I Suffocated My Green Thumb
I spent a year battling a briar patch. Or, as we call them in Washington, a blackberry bush. The thorn protected vines grow voraciously and take over everything. Killing them is nearly impossible. Where I grew up, NO ONE plants them on purpose.
I was surprised when I moved to Utah to see them sold in nurseries. It astounded me that people would pay for a weed.
I have an office plant. In parts of the world, it’s considered a weed. It’s a bamboo plant. If you plant bamboo in your garden, it will quickly take over everything. You eventually have to fight it back. That’s the thing about weeds. They grow everywhere.
Except it didn’t. I adopted this bamboo plant from my wife. One of the kids gave it to her as a gift. Bamboo grows in water. We kept the small pot filled with water but the plant struggled. The leaves would yellow. Nothing seemed to work.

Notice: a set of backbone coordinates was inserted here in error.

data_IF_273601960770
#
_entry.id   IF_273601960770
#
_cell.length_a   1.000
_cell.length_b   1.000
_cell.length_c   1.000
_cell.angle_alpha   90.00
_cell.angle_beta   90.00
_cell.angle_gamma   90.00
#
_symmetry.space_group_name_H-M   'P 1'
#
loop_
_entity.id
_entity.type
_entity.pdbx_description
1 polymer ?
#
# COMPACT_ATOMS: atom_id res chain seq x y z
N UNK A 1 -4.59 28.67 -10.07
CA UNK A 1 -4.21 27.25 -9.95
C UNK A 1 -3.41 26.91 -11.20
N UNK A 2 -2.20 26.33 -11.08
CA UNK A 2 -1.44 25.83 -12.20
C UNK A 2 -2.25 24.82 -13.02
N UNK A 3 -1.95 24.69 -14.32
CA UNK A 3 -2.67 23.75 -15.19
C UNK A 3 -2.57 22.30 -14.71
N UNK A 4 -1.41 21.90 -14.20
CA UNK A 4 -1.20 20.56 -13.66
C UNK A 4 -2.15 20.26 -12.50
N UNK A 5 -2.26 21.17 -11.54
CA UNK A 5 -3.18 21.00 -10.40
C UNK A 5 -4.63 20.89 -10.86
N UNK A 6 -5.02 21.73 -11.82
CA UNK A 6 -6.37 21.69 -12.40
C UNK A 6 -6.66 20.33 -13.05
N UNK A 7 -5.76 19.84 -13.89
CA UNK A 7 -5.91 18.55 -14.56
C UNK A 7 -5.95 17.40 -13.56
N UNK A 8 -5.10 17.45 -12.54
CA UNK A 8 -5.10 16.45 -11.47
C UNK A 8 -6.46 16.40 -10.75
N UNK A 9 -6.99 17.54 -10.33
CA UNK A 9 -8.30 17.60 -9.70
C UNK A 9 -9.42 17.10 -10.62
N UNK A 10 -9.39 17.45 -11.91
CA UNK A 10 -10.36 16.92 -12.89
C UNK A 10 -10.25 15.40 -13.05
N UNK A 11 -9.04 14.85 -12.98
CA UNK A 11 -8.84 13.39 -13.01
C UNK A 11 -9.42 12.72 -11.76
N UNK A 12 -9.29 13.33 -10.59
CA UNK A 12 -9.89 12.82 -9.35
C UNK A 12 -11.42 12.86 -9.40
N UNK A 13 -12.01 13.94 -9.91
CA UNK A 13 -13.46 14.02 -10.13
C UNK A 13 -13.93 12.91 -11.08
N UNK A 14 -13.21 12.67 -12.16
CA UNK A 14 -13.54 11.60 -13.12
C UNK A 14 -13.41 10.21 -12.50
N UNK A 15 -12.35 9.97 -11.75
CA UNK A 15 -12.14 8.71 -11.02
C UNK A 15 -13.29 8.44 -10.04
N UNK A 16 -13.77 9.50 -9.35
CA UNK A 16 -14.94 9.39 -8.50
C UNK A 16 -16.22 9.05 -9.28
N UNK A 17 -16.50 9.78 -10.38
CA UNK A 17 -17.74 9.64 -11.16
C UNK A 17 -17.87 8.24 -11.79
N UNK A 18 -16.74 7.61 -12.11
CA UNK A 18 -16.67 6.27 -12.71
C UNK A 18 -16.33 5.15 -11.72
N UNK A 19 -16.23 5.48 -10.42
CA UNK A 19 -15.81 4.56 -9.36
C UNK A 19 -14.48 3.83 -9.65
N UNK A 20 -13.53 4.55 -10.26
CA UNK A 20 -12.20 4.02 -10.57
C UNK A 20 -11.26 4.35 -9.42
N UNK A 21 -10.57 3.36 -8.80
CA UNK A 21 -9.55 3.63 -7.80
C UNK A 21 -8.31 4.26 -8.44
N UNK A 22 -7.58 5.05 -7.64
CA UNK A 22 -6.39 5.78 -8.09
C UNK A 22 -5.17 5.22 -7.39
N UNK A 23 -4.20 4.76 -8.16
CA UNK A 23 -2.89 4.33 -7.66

My friend decided that the plant might have become root-bound. One of his first steps was to repot the plant. And that’s when he discovered the problem. The roots were root-bound, but that wasn’t the problem. The problem was that the roots were bound in a plastic bag. I never noticed because they were buried under the rocks and typically under water. Whenever the bowl started to get dry, the water level dropped below the level of the top of the bag. The bamboo, a plant from the tropics ended up in a desert.
My friend freed the roots and the plant is finally starting to respond. Perhaps they should update the warnings on plastic bags to warn they can suffocate bamboo as well.
Rodney M Bliss is an author, columnist and IT Consultant. His blog updates every weekday. He lives in Pleasant Grove, UT with his lovely wife, thirteen children and grandchildren.
(c) 2017 Rodney M Bliss, all rights reserved